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yuchankit 11-22-2011 10:21 PM

AMD APU and slackware
Before I get into the title, let me present my dilemma.

I'm currently looking for a netbook. Here're the two netbooks that I think are quite good.

2. Acer-AO722-0473-11-6-Inch-Netbook-Espresso

I'm actually going to go with the Acer since it has a slightly bigger screen, much better resolution and better performance compared to the Toshiba, but what worries me that I might have deadlock to get the Acer's AMD APU to work with linux since I heard that the APUs are not that compatible with linux in general. And since I use slackware, I think this section is the correct place to post my problem here.

Any advice will be appreciated. I would really like to hear from the owners of these two netbooks about how they work with linux.

disturbed1 11-22-2011 10:48 PM

Here's some info on AMD's APU on Linux. Phoronix favors AMD.

I have a Google CR-48 which has similar specs to the Toshiba you linked to (N455 Atom, 2GiB DDR3, 16GiB SSD, 12.1"), runs Slackware quite well. (Slackware actually runs better in every aspect compared to Chrome OS). Handles KDE4 with desktop effects just fine.

The C-60 in the Acer should be on par with same class Atoms. That is, an N570 will be faster than the C-60, but the C-60 should compare well to the N45x series. The GPU in C-60 (on paper) blows away the anemic Pinetrail.

ReaperX7 11-22-2011 11:53 PM

The on-chip Radeon 6x00 series GPUs should be supported in the open source drivers if you rebuild the Mesa packages for Gallium3D. Mesa-7.11 or later must be rebuilt to support the Gallium drivers and you will be required to install the LLVM compiler package from Slackbuilds to support it as it is a dependency used exclusively by the Radeon drivers.

Here's the SlackBuild script I published a while back for full Gallium3D support as well as complete Mesa/OpenGL support for all extensions and libraries:

The SlackBuild should also be compatible with mesa-7.11.1 (bugfix release) with minor edits.

Note: You may want to grab the latest Kernel as well to ensure you have proper kernel-level driver support. Kernel-3.1.2 is the latest kernel out at this time from

Also, if necessary, make sure you have the latest GIT of the kernel-firmware if at all possible because you will be required to have firmware support for the Radeon 6x00 series. The firmware included with Slackware should be up to date with the 6x00 series of Radeons.

Here's a suggestion, if you can at least get the VESA driver to work, getting the DRI and Mesa drivers to work shouldn't be any more difficult.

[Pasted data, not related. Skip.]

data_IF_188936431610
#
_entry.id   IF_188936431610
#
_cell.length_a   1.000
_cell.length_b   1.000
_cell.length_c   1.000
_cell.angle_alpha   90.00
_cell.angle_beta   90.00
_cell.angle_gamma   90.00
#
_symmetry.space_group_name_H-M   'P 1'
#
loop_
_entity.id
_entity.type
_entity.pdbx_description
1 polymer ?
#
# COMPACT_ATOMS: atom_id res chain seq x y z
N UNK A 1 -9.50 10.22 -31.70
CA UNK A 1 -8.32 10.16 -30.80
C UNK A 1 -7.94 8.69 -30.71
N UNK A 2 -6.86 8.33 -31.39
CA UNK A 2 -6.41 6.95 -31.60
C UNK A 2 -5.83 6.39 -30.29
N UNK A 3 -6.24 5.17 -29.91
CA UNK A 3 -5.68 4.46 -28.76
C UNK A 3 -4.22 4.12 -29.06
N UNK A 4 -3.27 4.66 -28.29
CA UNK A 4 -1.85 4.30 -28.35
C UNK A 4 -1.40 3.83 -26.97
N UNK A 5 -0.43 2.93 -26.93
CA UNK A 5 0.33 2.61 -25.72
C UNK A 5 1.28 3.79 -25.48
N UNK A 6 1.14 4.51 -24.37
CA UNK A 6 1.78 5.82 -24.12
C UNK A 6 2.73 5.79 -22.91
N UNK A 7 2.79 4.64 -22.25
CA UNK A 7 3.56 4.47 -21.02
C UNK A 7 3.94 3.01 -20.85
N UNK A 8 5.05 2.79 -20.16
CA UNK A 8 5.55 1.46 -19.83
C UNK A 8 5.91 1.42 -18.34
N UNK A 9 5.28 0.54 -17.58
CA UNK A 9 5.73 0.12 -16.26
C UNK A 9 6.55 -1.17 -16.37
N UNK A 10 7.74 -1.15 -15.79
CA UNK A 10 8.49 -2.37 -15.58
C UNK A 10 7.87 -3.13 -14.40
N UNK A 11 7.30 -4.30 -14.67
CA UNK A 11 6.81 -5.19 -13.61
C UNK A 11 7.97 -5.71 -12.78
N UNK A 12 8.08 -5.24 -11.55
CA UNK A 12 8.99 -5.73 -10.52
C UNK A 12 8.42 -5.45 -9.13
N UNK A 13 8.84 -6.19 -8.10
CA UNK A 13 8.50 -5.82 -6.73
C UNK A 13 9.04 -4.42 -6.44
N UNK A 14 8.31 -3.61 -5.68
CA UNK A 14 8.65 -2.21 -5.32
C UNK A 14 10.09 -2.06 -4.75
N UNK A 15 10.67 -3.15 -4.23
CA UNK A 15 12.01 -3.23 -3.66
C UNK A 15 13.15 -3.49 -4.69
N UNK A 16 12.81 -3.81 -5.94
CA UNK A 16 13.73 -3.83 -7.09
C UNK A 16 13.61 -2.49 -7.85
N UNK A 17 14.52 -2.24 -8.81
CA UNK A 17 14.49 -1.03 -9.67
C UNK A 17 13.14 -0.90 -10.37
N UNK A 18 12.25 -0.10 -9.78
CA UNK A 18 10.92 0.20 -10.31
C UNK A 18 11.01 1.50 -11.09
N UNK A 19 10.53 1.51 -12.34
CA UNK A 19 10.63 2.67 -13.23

yuchankit 11-23-2011 12:17 AM

I went to find that c50 platform(which is similar to c60) has some bugs with linux?

Apparently,the suspend+hibernate feature is not quite working.

kingbeowulf 11-23-2011 02:09 AM

When shopping for linux support, I spend more attention to wifi. I despise Broadcom.

yuchankit 11-23-2011 02:16 AM


Originally Posted by kingbeowulf (Post 4531339)
When shopping for linux support, I spend more attention to wifi. I despise Broadcom.

I don't really agree with your statement; If your wifi does not work, you can just get another usb wifi adapter. I admit it's a bit of inconvenience, but that's about it. While if your gpu(apu for my case) does not work, the only solution is to get another unit, which rendered my unit useless.

H_TeXMeX_H 11-23-2011 08:09 AM


Originally Posted by yuchankit (Post 4531342)
I don't really agree with your statement; If your wifi does not work, you can just get another usb wifi adapter.

I agree, that's what I do. Most include broadcom integrated wifi, so I just disable it and buy a good usb one (I prefer realtek).

kingbeowulf 11-23-2011 04:26 PM

I do a bit of traveling and already have too many bits of tech to keep track of. I spend my money with vendors that have Linux support. If we all did that, instead of a work around, they compatibility issues would be nil, and we would be in the Decade of the Linux Desktop. This goes also for CPU, GPU, APU, and chipsets. Its easy enough to bring hit up the brick and mortar stores with slackware on a USB stick to verify support.

ReaperX7 11-23-2011 09:39 PM

Usually the vendors I know without a doubt have Linux compatible units are Acer, HP, ASUS, MSI, and Lenovo.

The rest are either hit or miss.

If I can get a Gentoo Live disk to boot on these systems without crying for a driver I'm good to go.

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